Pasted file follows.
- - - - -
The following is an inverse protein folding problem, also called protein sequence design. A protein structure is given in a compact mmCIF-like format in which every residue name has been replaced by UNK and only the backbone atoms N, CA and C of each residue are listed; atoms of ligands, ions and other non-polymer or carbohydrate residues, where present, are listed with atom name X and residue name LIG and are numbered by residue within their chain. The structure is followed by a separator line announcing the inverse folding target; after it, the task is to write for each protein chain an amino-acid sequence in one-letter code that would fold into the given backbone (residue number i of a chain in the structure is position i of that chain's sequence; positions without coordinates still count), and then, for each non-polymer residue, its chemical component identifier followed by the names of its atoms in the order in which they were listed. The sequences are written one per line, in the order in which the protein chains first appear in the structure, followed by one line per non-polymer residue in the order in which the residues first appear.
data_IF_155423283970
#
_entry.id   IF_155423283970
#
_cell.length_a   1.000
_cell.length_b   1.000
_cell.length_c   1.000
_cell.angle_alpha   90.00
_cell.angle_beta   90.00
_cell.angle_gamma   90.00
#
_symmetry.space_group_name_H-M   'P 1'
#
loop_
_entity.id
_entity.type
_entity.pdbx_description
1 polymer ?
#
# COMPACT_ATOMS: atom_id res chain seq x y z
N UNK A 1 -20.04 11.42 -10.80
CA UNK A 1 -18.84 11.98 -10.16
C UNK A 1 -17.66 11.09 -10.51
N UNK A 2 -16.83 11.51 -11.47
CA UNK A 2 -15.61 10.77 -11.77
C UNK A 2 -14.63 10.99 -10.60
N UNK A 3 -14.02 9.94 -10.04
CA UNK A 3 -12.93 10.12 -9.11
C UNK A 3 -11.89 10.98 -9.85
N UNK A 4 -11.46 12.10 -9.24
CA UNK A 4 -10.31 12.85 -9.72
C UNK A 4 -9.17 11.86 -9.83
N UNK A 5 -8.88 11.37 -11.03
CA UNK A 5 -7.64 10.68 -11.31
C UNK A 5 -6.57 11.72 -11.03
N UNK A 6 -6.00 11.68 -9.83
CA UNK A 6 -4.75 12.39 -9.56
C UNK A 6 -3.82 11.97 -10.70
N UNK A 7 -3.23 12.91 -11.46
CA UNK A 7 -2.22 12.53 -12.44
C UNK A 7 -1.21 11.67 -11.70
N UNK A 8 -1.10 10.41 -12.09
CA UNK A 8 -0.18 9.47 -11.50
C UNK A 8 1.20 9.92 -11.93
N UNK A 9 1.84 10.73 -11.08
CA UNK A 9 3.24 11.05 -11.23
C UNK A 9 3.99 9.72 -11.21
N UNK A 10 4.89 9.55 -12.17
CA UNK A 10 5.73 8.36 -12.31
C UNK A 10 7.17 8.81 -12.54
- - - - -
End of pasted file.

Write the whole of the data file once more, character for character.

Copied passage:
The following is an inverse protein folding problem, also called protein sequence design. A protein structure is given in a compact mmCIF-like format in which every residue name has been replaced by UNK and only the backbone atoms N, CA and C of each residue are listed; atoms of ligands, ions and other non-polymer or carbohydrate residues, where present, are listed with atom name X and residue name LIG and are numbered by residue within their chain. The structure is followed by a separator line announcing the inverse folding target; after it, the task is to write for each protein chain an amino-acid sequence in one-letter code that would fold into the given backbone (residue number i of a chain in the structure is position i of that chain's sequence; positions without coordinates still count), and then, for each non-polymer residue, its chemical component identifier followed by the names of its atoms in the order in which they were listed. The sequences are written one per line, in the order in which the protein chains first appear in the structure, followed by one line per non-polymer residue in the order in which the residues first appear.
data_IF_155423283970
#
_entry.id   IF_155423283970
#
_cell.length_a   1.000
_cell.length_b   1.000
_cell.length_c   1.000
_cell.angle_alpha   90.00
_cell.angle_beta   90.00
_cell.angle_gamma   90.00
#
_symmetry.space_group_name_H-M   'P 1'
#
loop_
_entity.id
_entity.type
_entity.pdbx_description
1 polymer ?
#
# COMPACT_ATOMS: atom_id res chain seq x y z
N UNK A 1 -20.04 11.42 -10.80
CA UNK A 1 -18.84 11.98 -10.16
C UNK A 1 -17.66 11.09 -10.51
N UNK A 2 -16.83 11.51 -11.47
CA UNK A 2 -15.61 10.77 -11.77
C UNK A 2 -14.63 10.99 -10.60
N UNK A 3 -14.02 9.94 -10.04
CA UNK A 3 -12.93 10.12 -9.11
C UNK A 3 -11.89 10.98 -9.85
N UNK A 4 -11.46 12.10 -9.24
CA UNK A 4 -10.31 12.85 -9.72
C UNK A 4 -9.17 11.86 -9.83
N UNK A 5 -8.88 11.37 -11.03
CA UNK A 5 -7.64 10.68 -11.31
C UNK A 5 -6.57 11.72 -11.03
N UNK A 6 -6.00 11.68 -9.83
CA UNK A 6 -4.75 12.39 -9.56
C UNK A 6 -3.82 11.97 -10.70
N UNK A 7 -3.23 12.91 -11.46
CA UNK A 7 -2.22 12.53 -12.44
C UNK A 7 -1.21 11.67 -11.70
N UNK A 8 -1.10 10.41 -12.09
CA UNK A 8 -0.18 9.47 -11.50
C UNK A 8 1.20 9.92 -11.93
N UNK A 9 1.84 10.73 -11.08
CA UNK A 9 3.24 11.05 -11.23
C UNK A 9 3.99 9.72 -11.21
N UNK A 10 4.89 9.55 -12.17
CA UNK A 10 5.73 8.36 -12.31
C UNK A 10 7.17 8.81 -12.54